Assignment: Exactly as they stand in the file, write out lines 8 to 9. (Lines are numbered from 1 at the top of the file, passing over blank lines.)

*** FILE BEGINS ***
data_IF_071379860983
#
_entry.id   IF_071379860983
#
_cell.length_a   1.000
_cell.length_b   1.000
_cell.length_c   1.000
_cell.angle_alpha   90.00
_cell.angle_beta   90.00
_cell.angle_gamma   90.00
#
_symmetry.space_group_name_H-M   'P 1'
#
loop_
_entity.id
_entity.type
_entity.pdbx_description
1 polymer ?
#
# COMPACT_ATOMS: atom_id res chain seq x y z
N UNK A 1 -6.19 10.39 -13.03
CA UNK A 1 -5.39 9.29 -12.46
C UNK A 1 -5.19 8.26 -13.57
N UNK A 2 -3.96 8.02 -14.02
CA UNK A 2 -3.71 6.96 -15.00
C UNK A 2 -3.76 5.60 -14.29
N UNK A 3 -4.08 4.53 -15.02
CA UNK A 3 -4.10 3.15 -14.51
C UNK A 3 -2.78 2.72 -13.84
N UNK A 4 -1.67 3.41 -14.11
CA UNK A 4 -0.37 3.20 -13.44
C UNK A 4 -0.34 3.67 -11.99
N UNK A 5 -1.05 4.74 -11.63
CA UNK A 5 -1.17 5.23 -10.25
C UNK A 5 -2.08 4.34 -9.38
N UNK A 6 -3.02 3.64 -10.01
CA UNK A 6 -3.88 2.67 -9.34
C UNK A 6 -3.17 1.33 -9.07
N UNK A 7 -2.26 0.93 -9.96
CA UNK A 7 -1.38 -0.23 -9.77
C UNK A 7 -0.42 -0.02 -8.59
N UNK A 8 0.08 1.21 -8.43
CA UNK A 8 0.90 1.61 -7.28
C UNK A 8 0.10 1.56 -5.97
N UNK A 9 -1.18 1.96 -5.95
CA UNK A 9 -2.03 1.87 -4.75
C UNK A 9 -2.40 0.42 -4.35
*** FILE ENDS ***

_cell.angle_alpha   90.00
_cell.angle_beta   90.00